A Rockville man's desire to capture on video the interaction that comes when police pull drivers over didn't go as planned.
Instead of being a quiet observer with a video camera, he ended up in the middle of a heated confrontation, harassed and manhandled by two officers.
Jared Parr, who runs a YouTube channel called Rockville CopWatch, says things got complicated when an officer realized he had a camera.
"At that point, I turned on the video camera," Parr says.
On the video, one officer is recorded saying, "I believe you're video taping. I believe you're audio recording."
"Oh, I am," Parr answers.
"Okay, you're not allowed to do that," the officer says. "That's against the law to audio record without my permission."
At that point, the camera was on Parr's lap.
But he tells the officer, he disagrees that it's illegal to record an officer in public and he cites the law.
"Am I being detained?" Parr asks.
"You're being detained right now because you're audio recording and you're not supposed to," the officer says.
Parr says the two officers by the window were trying to intimidate him.
Video from YouTube.
And despite knowing his rights, he stepped out of the car because he feared the officers would break the window in his car.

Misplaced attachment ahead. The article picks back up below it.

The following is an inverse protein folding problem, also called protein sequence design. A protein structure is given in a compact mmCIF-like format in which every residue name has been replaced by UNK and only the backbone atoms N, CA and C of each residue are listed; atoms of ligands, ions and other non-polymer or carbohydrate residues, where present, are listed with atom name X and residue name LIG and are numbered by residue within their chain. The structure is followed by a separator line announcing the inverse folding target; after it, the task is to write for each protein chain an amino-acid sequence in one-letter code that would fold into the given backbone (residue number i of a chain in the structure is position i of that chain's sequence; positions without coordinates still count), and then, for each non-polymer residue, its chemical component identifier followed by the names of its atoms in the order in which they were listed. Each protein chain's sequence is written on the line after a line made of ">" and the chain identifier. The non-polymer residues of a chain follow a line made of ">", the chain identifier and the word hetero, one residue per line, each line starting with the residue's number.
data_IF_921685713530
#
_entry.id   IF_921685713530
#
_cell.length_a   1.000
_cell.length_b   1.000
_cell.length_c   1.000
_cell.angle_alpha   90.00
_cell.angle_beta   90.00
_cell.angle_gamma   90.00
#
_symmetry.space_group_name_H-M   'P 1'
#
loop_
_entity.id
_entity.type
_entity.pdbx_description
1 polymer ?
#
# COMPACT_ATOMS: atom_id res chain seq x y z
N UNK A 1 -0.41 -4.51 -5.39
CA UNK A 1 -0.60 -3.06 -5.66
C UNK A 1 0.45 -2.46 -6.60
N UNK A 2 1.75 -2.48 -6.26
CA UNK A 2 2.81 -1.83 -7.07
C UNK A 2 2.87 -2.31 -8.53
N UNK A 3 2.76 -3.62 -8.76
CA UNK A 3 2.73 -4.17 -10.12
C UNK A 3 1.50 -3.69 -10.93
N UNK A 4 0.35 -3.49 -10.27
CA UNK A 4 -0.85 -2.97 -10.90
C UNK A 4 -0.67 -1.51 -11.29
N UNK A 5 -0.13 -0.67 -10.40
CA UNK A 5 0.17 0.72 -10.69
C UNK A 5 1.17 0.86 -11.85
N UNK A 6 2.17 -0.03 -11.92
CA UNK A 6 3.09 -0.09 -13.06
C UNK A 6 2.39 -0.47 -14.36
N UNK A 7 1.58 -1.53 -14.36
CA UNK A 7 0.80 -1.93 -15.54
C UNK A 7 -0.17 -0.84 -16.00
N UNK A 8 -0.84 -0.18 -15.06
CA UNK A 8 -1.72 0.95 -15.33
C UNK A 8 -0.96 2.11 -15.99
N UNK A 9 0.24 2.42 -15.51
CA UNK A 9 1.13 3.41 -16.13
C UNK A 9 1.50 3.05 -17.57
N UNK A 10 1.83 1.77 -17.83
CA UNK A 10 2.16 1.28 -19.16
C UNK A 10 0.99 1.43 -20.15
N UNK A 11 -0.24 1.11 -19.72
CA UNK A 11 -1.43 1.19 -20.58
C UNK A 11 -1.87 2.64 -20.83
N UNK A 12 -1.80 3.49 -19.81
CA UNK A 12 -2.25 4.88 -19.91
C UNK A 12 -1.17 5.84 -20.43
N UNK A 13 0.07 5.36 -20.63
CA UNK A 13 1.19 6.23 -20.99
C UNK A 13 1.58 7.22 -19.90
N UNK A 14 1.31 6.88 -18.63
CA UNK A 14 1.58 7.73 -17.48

"Before I could do anything, they just instantly throw me around, pull my hands behind my back, take everything out of my hands," Parr tells ABC7. "And then a couple seconds later that's when the video cuts off."
Parr was arrested and charged with hindering and obstruction of a police officer doing his job.
A Montgomery County Police spokesperson tells ABC7 the officer was incorrect in telling Parr he could not record, because department policy tells officers anyone has the right to record them while in public. When asked if the officer knew the policy, the spokesman said he couldn't speculate what the officer knows or doesn't know.
In 2010 a Maryland judge ruled the state's wire tap law allows recording of both voice and sound in areas where privacy cannot be expected.
It's not the first time Parr has had a run-in with the law, because he likes to document the interaction between police officers and civilians on his YouTube channel, Rockville CopWatch.
"This is a small step, but holding government accountable is a very important thing," Parr tells ABC7.